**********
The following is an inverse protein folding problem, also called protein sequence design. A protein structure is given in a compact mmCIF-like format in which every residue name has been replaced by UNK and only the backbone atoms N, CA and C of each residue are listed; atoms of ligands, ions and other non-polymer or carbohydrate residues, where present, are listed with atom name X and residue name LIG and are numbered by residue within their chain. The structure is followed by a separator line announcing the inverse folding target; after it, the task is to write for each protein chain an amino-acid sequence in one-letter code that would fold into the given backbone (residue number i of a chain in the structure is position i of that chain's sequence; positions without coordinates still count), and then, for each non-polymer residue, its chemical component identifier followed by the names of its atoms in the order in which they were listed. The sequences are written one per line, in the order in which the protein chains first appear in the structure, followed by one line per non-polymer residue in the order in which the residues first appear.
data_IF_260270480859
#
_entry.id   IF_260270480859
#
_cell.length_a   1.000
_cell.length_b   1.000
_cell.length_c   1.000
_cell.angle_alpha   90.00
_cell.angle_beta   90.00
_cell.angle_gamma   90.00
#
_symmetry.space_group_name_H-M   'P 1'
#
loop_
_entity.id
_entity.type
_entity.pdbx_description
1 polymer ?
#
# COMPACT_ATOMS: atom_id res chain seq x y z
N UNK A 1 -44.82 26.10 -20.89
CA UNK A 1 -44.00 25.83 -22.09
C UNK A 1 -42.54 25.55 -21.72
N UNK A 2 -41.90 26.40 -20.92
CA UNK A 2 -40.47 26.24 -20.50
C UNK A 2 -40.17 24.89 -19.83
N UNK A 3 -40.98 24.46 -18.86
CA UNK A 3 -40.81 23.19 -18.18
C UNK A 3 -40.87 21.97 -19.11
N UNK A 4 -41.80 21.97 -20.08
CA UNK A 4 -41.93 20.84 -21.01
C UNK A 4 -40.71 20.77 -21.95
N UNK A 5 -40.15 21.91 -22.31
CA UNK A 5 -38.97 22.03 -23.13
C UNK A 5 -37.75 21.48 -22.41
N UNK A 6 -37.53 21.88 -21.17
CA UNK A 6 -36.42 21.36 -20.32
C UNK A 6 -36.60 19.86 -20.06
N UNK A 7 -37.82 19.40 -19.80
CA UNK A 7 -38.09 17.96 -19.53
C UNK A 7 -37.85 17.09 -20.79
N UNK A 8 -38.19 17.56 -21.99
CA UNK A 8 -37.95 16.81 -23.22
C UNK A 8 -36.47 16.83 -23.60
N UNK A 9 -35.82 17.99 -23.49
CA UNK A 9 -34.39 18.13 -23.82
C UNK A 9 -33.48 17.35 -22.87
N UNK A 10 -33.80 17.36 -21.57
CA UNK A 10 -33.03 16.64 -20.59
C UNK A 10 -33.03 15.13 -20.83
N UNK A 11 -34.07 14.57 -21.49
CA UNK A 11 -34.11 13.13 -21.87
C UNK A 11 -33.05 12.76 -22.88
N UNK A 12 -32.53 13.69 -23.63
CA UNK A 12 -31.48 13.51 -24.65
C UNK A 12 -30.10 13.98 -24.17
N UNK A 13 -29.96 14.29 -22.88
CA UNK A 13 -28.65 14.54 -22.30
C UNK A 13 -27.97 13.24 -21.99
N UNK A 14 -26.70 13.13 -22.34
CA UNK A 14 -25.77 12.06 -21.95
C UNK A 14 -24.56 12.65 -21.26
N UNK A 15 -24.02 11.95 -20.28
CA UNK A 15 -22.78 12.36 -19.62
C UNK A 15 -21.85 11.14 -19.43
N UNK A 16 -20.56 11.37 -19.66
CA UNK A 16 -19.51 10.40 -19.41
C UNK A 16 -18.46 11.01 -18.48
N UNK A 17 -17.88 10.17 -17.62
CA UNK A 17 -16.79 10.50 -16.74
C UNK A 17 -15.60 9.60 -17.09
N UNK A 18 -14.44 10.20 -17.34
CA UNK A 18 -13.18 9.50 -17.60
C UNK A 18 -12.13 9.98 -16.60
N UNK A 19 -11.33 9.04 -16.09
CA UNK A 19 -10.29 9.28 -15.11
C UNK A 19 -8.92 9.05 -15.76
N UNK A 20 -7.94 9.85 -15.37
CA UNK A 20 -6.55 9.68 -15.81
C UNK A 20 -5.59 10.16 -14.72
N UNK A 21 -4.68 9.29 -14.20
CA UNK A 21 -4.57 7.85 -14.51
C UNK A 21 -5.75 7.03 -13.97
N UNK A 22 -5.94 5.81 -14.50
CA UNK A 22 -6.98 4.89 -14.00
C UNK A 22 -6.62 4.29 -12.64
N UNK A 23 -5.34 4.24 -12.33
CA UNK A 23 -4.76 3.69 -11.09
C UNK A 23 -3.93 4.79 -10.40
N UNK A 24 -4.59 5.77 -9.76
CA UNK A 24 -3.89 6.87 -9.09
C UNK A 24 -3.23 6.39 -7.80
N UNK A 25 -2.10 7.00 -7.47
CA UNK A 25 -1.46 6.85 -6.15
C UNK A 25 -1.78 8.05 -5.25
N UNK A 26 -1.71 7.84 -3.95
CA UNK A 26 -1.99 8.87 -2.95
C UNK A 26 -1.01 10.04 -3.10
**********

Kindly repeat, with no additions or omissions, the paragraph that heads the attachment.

The following is an inverse protein folding problem, also called protein sequence design. A protein structure is given in a compact mmCIF-like format in which every residue name has been replaced by UNK and only the backbone atoms N, CA and C of each residue are listed; atoms of ligands, ions and other non-polymer or carbohydrate residues, where present, are listed with atom name X and residue name LIG and are numbered by residue within their chain. The structure is followed by a separator line announcing the inverse folding target; after it, the task is to write for each protein chain an amino-acid sequence in one-letter code that would fold into the given backbone (residue number i of a chain in the structure is position i of that chain's sequence; positions without coordinates still count), and then, for each non-polymer residue, its chemical component identifier followed by the names of its atoms in the order in which they were listed. The sequences are written one per line, in the order in which the protein chains first appear in the structure, followed by one line per non-polymer residue in the order in which the residues first appear.